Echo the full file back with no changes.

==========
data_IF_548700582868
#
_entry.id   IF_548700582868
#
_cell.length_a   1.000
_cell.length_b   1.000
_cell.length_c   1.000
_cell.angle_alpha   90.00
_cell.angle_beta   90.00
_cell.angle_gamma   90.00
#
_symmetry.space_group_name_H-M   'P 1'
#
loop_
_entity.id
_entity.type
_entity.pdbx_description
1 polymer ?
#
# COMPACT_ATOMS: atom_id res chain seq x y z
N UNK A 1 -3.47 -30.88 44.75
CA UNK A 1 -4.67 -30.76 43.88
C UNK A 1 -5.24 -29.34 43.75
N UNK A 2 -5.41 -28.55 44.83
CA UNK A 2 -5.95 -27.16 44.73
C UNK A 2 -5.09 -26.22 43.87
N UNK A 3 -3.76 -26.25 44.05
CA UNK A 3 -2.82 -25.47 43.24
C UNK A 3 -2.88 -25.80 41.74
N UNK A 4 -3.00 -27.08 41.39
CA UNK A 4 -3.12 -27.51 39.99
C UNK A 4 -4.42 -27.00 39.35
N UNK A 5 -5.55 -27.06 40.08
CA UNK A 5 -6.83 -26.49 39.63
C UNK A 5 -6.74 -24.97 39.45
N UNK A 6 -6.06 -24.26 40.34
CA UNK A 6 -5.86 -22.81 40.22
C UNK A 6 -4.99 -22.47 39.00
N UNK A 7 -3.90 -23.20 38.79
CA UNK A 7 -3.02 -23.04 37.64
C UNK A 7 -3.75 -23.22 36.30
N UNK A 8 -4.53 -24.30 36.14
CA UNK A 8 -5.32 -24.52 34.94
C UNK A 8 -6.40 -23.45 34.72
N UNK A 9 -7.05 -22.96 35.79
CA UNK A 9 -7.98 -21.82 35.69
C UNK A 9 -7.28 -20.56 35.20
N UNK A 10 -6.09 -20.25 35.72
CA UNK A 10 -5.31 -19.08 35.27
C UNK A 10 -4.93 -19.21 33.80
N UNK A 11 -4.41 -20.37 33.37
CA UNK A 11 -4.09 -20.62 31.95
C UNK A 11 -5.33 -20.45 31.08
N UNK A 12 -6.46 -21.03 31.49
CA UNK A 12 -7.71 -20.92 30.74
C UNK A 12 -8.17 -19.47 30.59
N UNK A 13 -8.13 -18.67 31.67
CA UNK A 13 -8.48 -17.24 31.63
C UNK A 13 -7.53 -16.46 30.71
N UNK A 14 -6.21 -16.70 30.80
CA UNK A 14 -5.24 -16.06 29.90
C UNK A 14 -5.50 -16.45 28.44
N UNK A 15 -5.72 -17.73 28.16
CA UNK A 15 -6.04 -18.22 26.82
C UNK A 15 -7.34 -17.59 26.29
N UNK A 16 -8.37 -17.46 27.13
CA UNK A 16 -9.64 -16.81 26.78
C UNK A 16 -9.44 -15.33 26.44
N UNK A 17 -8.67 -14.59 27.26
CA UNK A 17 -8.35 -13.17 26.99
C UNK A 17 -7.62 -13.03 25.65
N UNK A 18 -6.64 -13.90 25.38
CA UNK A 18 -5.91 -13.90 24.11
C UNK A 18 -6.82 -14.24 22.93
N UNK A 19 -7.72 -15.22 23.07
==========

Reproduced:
data_IF_548700582868
#
_entry.id   IF_548700582868
#
_cell.length_a   1.000
_cell.length_b   1.000
_cell.length_c   1.000
_cell.angle_alpha   90.00
_cell.angle_beta   90.00
_cell.angle_gamma   90.00
#
_symmetry.space_group_name_H-M   'P 1'
#
loop_
_entity.id
_entity.type
_entity.pdbx_description
1 polymer ?
#
# COMPACT_ATOMS: atom_id res chain seq x y z
N UNK A 1 -3.47 -30.88 44.75
CA UNK A 1 -4.67 -30.76 43.88
C UNK A 1 -5.24 -29.34 43.75
N UNK A 2 -5.41 -28.55 44.83
CA UNK A 2 -5.95 -27.16 44.73
C UNK A 2 -5.09 -26.22 43.87
N UNK A 3 -3.76 -26.25 44.05
CA UNK A 3 -2.82 -25.47 43.24
C UNK A 3 -2.88 -25.80 41.74
N UNK A 4 -3.00 -27.08 41.39
CA UNK A 4 -3.12 -27.51 39.99
C UNK A 4 -4.42 -27.00 39.35
N UNK A 5 -5.55 -27.06 40.08
CA UNK A 5 -6.83 -26.49 39.63
C UNK A 5 -6.74 -24.97 39.45
N UNK A 6 -6.06 -24.26 40.34
CA UNK A 6 -5.86 -22.81 40.22
C UNK A 6 -4.99 -22.47 39.00
N UNK A 7 -3.90 -23.20 38.79
CA UNK A 7 -3.02 -23.04 37.64
C UNK A 7 -3.75 -23.22 36.30
N UNK A 8 -4.53 -24.30 36.14
CA UNK A 8 -5.32 -24.52 34.94
C UNK A 8 -6.40 -23.45 34.72
N UNK A 9 -7.05 -22.96 35.79
CA UNK A 9 -7.98 -21.82 35.69
C UNK A 9 -7.28 -20.56 35.20
N UNK A 10 -6.09 -20.25 35.72
CA UNK A 10 -5.31 -19.08 35.27
C UNK A 10 -4.93 -19.21 33.80
N UNK A 11 -4.41 -20.37 33.37
CA UNK A 11 -4.09 -20.62 31.95
C UNK A 11 -5.33 -20.45 31.08
N UNK A 12 -6.46 -21.03 31.49
CA UNK A 12 -7.71 -20.92 30.74
C UNK A 12 -8.17 -19.47 30.59
N UNK A 13 -8.13 -18.67 31.67
CA UNK A 13 -8.48 -17.24 31.63
C UNK A 13 -7.53 -16.46 30.71
N UNK A 14 -6.21 -16.70 30.80
CA UNK A 14 -5.24 -16.06 29.90
C UNK A 14 -5.50 -16.45 28.44
N UNK A 15 -5.72 -17.73 28.16
CA UNK A 15 -6.04 -18.22 26.82
C UNK A 15 -7.34 -17.59 26.29
N UNK A 16 -8.37 -17.46 27.13
CA UNK A 16 -9.64 -16.81 26.78
C UNK A 16 -9.44 -15.33 26.44
N UNK A 17 -8.67 -14.59 27.26
CA UNK A 17 -8.35 -13.17 26.99
C UNK A 17 -7.62 -13.03 25.65
N UNK A 18 -6.64 -13.90 25.38
CA UNK A 18 -5.91 -13.90 24.11
C UNK A 18 -6.82 -14.24 22.93
N UNK A 19 -7.72 -15.22 23.07